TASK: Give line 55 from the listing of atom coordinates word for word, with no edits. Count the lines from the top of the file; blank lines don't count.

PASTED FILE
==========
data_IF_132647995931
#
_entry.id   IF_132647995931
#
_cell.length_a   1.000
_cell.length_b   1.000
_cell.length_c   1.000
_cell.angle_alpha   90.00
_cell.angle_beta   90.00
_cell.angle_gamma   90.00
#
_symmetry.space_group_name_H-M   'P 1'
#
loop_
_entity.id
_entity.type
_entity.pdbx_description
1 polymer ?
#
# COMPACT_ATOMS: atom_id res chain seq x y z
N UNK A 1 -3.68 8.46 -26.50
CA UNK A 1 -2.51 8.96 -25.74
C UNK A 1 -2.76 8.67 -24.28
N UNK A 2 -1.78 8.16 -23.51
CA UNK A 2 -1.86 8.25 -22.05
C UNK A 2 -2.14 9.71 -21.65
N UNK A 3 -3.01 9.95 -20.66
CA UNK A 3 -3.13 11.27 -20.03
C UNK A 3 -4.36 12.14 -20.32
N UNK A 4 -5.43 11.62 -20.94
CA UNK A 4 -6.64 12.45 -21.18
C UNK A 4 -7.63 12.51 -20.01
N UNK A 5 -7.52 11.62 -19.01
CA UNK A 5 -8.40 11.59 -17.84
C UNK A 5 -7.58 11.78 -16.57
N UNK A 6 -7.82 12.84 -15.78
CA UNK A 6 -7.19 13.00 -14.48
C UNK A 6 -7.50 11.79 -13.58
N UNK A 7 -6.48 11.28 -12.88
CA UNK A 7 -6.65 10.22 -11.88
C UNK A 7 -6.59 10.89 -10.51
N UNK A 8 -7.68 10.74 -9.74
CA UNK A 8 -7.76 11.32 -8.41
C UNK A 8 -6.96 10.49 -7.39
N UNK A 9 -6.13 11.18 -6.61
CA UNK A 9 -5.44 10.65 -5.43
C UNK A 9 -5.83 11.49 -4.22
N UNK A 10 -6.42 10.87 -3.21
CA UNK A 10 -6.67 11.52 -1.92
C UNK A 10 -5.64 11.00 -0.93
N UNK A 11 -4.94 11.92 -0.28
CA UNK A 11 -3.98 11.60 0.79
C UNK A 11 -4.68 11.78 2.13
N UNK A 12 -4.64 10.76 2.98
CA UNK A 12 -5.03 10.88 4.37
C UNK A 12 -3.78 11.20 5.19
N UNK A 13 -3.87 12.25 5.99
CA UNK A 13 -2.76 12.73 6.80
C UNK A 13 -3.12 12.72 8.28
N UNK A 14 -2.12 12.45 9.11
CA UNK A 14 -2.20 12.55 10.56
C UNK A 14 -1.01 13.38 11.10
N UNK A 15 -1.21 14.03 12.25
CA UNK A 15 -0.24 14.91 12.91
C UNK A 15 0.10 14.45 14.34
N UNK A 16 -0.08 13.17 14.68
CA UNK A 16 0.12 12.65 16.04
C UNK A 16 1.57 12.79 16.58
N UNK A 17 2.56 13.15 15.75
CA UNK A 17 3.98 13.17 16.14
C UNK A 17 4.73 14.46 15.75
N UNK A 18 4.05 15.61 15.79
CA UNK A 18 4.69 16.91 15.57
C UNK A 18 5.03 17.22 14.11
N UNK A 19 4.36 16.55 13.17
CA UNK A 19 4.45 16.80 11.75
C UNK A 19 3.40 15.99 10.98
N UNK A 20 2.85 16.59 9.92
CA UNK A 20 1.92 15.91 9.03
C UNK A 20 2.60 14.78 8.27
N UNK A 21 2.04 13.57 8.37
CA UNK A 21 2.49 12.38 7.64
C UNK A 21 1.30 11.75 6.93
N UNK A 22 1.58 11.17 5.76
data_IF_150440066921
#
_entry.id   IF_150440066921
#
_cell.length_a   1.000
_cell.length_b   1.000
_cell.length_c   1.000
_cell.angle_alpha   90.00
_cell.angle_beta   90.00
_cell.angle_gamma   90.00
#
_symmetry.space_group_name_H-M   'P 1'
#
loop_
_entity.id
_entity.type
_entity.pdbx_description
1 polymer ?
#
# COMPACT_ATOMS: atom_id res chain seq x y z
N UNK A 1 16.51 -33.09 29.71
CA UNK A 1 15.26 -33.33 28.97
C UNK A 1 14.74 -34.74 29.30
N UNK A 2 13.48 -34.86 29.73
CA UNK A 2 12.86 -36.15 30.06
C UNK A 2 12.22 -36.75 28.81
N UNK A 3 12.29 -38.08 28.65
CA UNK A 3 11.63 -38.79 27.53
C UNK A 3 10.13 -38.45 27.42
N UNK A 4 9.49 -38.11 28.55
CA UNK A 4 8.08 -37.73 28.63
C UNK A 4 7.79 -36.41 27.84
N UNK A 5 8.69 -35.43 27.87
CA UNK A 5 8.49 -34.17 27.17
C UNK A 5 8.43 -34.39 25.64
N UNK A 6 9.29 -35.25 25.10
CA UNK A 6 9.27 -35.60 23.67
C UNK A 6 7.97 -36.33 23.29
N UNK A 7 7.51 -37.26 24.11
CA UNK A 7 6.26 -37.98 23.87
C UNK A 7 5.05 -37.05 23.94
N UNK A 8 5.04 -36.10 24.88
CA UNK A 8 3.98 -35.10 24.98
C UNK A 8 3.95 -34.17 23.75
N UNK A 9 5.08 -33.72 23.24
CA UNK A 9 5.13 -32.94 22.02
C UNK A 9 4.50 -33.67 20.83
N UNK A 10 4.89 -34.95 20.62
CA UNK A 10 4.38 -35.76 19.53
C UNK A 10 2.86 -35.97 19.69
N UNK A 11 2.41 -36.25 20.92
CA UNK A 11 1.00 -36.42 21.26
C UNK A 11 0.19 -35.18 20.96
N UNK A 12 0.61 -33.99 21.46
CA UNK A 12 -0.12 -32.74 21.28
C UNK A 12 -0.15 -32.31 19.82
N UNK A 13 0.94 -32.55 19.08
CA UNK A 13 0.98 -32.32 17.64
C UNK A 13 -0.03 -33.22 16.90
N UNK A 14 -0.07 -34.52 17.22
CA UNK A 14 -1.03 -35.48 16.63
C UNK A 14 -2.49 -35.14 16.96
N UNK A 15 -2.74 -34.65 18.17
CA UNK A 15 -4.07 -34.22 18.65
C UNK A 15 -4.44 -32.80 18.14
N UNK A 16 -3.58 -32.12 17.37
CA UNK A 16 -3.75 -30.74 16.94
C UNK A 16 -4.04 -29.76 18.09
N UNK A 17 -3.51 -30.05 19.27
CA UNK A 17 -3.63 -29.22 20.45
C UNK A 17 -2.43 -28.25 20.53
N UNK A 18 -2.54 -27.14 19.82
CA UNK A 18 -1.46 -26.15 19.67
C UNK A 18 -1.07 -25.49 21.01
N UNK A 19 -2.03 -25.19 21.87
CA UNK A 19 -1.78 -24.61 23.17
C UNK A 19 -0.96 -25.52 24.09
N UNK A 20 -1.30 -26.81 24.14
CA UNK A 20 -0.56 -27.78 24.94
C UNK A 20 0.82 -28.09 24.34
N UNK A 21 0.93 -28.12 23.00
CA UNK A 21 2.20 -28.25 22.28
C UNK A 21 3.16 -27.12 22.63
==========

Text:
CA UNK A 12 -5.03 10.88 4.37